Can/will that be fixed with future hubs? What is it that allows h.a to do it?
Are you referring to Aqara devices that use a non-standard implementation of zigbee?
As I understand it, Aqara hasn't fully follow the Zigbee spec. They work perfectly w/their own hub (which they want you to buy of course) and can be very reliable on platforms like the Conbee II USB stick w/Home Assistant. HE has a hard time playing well w/devices that are non-standard, and Aqara has shown no interest in doing anything to improve compatibility. @kkossev may be able to expand on the issues around Aqara/HE compatibility.
They do have some new devices that support Matter, and as HE adds that capability that may provide improved compatibility w/those newer devices, like below:
Above all said, I'm using Aqara contact sensors and buttons (the Zigbee 1.2 versions) on my C8 reliably (and last year I was having success on my C7 as well).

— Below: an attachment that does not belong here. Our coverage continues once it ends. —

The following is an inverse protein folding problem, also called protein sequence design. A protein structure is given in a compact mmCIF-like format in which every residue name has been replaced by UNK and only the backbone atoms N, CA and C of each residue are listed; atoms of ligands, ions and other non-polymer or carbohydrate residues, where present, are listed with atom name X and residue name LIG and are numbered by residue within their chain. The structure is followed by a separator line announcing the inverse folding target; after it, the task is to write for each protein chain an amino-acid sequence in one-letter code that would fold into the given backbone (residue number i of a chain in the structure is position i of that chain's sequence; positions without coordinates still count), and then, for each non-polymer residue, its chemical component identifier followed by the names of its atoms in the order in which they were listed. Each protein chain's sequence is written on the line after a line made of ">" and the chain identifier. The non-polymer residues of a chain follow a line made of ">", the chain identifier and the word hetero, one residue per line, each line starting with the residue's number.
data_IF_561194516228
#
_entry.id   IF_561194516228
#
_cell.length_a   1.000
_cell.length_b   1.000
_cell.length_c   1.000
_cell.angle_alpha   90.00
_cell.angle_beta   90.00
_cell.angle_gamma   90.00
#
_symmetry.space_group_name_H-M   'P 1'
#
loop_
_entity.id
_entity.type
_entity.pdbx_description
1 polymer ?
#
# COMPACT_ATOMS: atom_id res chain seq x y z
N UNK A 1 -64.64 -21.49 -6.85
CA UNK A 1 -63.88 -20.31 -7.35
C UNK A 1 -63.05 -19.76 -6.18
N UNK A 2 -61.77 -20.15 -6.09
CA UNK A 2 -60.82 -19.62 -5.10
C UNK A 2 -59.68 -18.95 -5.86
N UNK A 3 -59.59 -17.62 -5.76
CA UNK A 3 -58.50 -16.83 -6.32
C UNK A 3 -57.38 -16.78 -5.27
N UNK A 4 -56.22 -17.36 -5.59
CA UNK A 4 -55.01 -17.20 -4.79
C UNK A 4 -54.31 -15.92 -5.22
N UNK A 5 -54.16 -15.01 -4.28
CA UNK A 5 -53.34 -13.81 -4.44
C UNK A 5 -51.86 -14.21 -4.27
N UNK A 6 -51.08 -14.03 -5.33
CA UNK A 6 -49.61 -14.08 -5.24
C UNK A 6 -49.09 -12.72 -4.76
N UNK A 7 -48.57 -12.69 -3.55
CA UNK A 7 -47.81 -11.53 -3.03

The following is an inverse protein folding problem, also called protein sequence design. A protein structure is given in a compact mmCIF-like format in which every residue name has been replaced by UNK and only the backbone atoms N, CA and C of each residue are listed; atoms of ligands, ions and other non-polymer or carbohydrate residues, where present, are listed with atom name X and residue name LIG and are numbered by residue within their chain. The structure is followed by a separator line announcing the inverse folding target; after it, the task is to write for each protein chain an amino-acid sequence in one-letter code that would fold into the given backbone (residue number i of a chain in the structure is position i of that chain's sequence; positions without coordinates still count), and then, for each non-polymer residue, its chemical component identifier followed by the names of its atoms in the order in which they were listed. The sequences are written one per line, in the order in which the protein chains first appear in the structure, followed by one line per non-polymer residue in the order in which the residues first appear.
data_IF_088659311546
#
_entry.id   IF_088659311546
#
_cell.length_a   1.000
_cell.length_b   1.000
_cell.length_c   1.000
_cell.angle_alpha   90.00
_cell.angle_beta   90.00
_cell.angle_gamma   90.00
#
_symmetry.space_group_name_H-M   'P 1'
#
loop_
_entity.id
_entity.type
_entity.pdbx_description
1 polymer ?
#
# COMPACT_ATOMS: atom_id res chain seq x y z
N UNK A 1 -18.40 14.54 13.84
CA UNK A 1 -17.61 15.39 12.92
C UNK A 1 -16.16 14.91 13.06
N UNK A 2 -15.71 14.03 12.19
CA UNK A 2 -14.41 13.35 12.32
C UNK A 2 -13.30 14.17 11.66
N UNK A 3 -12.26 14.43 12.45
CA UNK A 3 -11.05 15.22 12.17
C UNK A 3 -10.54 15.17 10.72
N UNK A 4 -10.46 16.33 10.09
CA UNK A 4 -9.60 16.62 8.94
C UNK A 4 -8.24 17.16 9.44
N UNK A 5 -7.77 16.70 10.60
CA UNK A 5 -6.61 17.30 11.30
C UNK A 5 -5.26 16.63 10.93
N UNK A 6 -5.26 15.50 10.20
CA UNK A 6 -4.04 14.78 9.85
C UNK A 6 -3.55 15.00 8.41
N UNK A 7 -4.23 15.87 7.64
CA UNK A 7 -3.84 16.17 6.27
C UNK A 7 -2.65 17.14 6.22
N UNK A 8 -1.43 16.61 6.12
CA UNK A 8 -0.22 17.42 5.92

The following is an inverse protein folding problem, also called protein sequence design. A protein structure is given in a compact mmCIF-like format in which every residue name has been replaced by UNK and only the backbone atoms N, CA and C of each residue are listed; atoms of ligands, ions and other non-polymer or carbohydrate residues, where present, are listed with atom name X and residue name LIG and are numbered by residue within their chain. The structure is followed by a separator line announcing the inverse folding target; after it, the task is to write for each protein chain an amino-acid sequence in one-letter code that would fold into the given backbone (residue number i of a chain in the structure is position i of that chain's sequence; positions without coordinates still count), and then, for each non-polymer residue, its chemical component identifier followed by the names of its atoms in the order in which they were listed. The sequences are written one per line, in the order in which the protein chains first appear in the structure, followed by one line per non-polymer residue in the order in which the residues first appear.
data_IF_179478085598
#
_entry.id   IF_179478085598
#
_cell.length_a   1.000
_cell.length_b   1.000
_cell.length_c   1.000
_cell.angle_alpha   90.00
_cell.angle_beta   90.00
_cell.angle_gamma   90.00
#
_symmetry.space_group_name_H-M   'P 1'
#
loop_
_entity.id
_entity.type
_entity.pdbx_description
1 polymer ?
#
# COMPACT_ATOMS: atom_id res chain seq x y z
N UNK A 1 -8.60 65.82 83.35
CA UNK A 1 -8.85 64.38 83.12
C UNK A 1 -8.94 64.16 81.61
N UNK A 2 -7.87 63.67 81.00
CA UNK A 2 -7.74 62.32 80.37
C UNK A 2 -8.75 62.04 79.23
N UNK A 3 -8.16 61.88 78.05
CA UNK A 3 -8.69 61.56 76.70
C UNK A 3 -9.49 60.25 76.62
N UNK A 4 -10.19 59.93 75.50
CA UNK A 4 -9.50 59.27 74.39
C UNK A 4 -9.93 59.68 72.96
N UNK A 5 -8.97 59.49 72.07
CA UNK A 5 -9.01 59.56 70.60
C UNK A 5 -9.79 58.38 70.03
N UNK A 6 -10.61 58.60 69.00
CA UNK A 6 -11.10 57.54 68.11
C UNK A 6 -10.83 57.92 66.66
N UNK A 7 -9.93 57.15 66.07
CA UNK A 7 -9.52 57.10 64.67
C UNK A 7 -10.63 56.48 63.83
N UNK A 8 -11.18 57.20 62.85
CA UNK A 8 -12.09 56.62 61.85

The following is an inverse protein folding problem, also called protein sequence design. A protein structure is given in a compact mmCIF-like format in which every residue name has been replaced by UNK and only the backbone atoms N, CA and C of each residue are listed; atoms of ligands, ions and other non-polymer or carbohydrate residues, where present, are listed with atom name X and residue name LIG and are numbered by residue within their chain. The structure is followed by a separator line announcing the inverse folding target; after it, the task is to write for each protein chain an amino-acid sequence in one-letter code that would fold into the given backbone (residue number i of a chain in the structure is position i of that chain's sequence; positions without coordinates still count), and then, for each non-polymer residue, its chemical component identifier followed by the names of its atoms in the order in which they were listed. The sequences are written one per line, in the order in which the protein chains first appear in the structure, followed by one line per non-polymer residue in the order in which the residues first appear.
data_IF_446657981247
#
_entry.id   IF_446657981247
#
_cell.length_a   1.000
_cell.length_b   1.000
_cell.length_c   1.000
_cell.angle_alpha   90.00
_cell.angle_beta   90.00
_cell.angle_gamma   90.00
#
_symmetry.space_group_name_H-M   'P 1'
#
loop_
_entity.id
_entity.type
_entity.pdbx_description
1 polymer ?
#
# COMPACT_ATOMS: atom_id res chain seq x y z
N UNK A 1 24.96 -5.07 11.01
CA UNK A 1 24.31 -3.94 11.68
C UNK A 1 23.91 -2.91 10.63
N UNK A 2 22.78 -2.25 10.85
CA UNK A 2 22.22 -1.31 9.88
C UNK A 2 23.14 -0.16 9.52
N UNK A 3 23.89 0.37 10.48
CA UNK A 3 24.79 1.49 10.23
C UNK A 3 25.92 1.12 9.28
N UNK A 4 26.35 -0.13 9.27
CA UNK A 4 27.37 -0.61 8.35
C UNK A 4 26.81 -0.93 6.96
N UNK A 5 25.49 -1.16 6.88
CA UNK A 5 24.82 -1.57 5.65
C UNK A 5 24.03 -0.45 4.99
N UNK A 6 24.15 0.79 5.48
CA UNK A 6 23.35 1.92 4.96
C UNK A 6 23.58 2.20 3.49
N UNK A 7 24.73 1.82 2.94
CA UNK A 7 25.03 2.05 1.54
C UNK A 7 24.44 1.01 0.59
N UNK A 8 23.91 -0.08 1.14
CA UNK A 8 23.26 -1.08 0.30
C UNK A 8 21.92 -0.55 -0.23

Could be partly due to Zigbee repeaters I have on my mesh, but the Aqara devices are connnecting to both my C8 hub directly and via Zigbee repeaters, so it's not clear if/how the repeaters I'm using are affecting the improved reliability of Aqara devices. My repeaters are SonOff USB Dongle P and Sengled plugs (Zigbee 3.0) and Iris and Centralite plugs (Zigbee 1.2).
This isn’t a problem for Hubitat to solve.
It doesn't; the problem, as described above, exists on any standard Zigbee implementation.
Case in point: